Ali had never advertised his sexuality but it became obvious for people around him after police detained him. “I felt like I had done something terrible and that I was persecuted for it. My landlord kicked me out of the apartment I was renting, and my friends and loved ones turned away from me,” Ali recalls.

Ali gradually did manage to return to normal life – there were kind people who helped him while he was looking for a job. Unlike Ali, another gay man who was detained, Murad, had a certain amount of money which helped him flee the country. Murad left immediately after he was released from the police station and now lives in Turkey: “I wanted to move to Norway, but I was denied a visa.”

Murad has not been successful in finding a job and it seems he will have to go back home soon. “Of course I’m afraid, of course I don’t want to go back. I’d stay here if I could. At least there’s an LGBT community in Turkey, and they help each other,” Murad says.

 

Four brave lawyers

According to official statistics, police detained 83 people during the LGBT raids in Baku in September 2017.

“Thirty-three people filed lawsuits for illegal arrest and cruel treatment after they were released,” said Gulnara Mehdiyeva, a representative of the human rights organization Minority Azerbaijan and a member of the local LGBT alliance Nefes (Breath). Gulnara says that apart from physical and moral damages, those detained also incurred material damages:

“They were jailed for different terms, some for 10 or 15 days and some for 20 or 30 days. Many lost their jobs because their employers refused to take them back after their long absence,” Gulnara Mehdiyeva says.

Four lawyers agreed to defend the rights of the LGBT people affected. One of them, Samad Rahimli, says that judges rejected all the complaints. The same 33 people sent complaints to prosecution agencies, but prosecution agencies did not find any criminal wrongdoing.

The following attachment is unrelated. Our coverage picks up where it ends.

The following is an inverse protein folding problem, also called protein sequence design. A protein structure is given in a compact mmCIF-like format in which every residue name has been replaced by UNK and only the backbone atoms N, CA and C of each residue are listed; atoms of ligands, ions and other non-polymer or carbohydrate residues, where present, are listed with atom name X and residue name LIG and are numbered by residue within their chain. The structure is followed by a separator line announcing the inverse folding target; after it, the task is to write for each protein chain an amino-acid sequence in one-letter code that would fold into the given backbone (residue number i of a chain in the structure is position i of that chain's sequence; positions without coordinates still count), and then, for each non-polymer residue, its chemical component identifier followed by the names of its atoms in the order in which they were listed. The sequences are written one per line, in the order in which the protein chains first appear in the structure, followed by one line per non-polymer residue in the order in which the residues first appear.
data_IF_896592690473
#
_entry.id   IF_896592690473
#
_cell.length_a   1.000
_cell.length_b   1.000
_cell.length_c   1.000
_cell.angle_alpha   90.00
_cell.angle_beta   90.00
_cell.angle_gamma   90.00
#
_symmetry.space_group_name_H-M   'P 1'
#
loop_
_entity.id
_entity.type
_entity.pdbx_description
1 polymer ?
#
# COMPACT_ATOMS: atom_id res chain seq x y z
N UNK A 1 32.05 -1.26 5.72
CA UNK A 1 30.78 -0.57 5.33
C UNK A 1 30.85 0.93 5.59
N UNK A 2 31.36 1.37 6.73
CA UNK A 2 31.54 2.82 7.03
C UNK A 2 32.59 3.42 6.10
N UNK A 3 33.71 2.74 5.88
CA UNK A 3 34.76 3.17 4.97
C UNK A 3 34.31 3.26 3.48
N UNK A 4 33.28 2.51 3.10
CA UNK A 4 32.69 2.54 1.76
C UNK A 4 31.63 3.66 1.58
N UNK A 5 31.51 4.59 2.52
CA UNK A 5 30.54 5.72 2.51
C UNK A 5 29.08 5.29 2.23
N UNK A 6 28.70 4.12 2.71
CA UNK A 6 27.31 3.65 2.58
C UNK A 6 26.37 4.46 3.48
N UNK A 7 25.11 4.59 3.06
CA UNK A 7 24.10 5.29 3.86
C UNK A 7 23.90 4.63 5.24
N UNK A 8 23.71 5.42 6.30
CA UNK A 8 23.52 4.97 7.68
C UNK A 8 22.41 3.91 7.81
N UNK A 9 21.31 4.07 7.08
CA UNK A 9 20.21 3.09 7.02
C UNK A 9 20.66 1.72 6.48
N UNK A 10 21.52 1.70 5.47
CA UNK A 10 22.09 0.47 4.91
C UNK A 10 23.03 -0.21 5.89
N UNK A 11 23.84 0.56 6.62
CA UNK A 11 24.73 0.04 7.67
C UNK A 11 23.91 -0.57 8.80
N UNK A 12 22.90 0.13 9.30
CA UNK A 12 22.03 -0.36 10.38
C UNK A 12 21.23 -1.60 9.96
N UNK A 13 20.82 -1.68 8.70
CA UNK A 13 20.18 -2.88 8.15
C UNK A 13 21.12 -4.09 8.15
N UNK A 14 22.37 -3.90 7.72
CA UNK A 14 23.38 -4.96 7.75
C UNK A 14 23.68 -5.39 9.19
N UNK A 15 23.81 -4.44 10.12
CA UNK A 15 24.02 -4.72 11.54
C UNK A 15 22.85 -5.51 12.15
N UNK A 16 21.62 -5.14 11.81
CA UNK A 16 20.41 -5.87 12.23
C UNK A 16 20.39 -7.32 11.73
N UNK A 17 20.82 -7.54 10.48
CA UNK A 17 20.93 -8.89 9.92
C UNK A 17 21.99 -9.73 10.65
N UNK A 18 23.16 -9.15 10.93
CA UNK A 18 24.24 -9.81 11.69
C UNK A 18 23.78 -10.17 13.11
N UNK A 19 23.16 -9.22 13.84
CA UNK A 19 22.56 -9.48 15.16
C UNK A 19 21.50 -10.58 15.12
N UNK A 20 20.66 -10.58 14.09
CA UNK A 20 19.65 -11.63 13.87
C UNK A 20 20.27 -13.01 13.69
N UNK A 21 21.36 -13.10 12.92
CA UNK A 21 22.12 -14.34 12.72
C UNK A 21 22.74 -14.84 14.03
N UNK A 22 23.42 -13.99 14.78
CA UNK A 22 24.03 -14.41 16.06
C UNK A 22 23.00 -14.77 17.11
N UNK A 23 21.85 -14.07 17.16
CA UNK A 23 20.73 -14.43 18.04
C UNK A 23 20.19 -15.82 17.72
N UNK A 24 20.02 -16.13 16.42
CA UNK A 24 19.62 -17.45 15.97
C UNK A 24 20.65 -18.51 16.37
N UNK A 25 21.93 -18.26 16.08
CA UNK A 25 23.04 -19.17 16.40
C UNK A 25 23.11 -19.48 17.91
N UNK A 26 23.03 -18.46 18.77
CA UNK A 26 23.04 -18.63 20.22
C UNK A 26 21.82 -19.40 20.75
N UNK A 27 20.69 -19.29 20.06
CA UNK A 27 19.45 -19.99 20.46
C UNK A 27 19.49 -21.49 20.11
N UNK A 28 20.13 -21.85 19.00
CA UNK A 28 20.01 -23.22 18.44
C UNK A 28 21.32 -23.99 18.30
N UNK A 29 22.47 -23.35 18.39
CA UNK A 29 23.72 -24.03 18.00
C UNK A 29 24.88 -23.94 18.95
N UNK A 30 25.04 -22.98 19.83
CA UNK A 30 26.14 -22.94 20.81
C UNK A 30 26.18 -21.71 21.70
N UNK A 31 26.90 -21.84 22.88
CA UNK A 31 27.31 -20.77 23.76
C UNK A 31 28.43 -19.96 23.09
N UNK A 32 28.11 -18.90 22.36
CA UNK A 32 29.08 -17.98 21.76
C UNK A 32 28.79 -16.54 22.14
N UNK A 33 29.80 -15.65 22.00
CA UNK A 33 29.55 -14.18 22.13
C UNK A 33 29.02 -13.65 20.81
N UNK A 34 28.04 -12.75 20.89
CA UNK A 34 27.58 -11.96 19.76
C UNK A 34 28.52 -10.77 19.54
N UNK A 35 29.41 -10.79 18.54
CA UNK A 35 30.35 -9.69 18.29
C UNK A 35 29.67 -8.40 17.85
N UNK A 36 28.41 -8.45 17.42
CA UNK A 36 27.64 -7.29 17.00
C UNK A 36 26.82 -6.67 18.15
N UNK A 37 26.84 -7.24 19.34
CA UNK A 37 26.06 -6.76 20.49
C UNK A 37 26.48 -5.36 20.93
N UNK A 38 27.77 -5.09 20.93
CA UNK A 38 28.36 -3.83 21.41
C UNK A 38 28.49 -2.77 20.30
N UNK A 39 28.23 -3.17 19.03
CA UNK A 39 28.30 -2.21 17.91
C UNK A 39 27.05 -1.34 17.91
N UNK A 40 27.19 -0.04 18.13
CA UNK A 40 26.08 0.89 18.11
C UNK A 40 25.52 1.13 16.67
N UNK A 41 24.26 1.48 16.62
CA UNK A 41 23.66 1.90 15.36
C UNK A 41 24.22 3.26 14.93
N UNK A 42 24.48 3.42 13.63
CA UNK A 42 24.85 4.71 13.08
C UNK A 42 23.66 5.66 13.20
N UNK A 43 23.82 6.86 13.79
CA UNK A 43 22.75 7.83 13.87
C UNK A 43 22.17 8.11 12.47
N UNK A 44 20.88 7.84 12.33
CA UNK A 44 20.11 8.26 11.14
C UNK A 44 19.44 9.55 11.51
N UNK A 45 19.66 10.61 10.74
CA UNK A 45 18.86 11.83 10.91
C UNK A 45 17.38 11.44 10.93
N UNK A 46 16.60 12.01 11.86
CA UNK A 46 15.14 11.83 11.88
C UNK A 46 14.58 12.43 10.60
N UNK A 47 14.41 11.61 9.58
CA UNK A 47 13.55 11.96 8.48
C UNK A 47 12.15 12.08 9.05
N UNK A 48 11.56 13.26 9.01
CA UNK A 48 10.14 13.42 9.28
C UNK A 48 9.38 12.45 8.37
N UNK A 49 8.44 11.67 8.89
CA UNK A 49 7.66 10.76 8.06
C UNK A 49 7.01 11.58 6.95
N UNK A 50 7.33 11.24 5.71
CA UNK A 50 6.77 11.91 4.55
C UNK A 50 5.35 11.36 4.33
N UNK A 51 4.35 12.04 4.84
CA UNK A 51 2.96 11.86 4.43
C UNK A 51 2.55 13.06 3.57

Azerbaijani rights activist Kamala Aghazadeh believes that lawsuits will not produce results while the country has no law defending LGBT people from discrimination. “Society absolutely needs a law that would guarantee the protection of LGBT rights,” she said. Perhaps, the adoption of such a law would remove Azerbaijan from the list of the most homophobic European countries which Azerbaijan has led for four consecutive years now.

A month after the raids, the Council of Europe Commissioner for Human Rights Nils Muižnieks sent a letter to Azerbaijan’s Interior Minister in which he called for “thorough investigations into serious allegations of human rights violations of LGBT persons recently arrested and detained in Baku”.
No reaction followed from the Azerbaijani government.

 

Four suicides and five murders

Samad Ismayilov, the director of Minority Azerbaijan magazine, said that four LGBT people committed suicide in Azerbaijan in 2017. Ismayilov said that specialized organizations recorded five murders which presumably were anti-LGBT hate crimes over the year. He said those were average annual figures.

“However, these are only cases that we have managed to learn about. In reality, there are many more crimes of this kind,” he said. According to Ismayilov, activists were not able to find out even an approximate number of members of the LGBT community in Azerbaijan because most people hid their sexual orientation.

Samad said no raids or large-scale assaults on gays had been recorded in Azerbaijan in 2018, but several trans people were at the police station the other day. “They were summoned to the police, asked several questions and released. However, we do not understand the reason for this interest, nor did we understand it last year,” Samad said.


Produced with the support of the Russian Language News Exchange

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Azerbaijan

Piti, a rich taste of Azerbaijan

The Azeri Times

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Piti is a traditional and delicious dish from the town of Sheki, in Azerbaijan.

It’s a mix of lamb meat, cooked with chick peas, chestnuts and fat. Everything is cooked in a ceramic pot. Lamb meat is the base of many meals, in Azerbaijani cuisine. It can be cooked in a variety of ways and every province or region has its own recipe.

Piti is a specialty of Sheki, an ancient city on the Silk Route, in Azerbaijan. It comprises ingredients such as lamb, saffron and local spices.

Once the dish is on the table there’s still work to do. The broth must be poured into a separate dish. Then some crushed barberry is sprinkled over it.

Zamir Salahov, owner of Cennet Bagi Restaurant, says: “The piti is one of the most ancient specialties of Sheki. It was created by local peasants because it allowed them to eat as much as they wanted. Nowadays everyone loves it.”

Finally, the contents of the ceramic pot have to be mashed and mixed before you can enjoy this culinary delight.